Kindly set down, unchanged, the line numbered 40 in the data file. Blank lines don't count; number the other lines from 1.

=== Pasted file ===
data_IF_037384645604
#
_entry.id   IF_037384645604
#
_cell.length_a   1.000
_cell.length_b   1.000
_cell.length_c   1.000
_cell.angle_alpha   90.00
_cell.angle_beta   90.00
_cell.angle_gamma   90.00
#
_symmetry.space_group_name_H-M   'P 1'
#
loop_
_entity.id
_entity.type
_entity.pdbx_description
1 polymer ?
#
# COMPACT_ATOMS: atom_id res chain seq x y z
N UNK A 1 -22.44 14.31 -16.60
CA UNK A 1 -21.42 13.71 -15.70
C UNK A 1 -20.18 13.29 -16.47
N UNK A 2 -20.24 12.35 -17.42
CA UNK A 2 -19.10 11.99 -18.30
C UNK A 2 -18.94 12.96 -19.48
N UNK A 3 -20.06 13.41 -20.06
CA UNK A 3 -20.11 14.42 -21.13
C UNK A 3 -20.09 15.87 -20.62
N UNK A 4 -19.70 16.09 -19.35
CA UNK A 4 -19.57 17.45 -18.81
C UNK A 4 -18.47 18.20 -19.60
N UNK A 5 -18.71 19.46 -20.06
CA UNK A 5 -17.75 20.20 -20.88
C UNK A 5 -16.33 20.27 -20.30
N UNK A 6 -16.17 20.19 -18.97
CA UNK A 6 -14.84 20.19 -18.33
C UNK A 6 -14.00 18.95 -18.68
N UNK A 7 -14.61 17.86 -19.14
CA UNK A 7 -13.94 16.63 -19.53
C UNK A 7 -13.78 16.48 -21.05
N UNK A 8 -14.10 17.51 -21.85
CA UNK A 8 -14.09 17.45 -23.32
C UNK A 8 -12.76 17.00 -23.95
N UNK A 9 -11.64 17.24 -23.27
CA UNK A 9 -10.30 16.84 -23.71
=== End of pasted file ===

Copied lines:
CA UNK A 7 -13.94 16.63 -19.53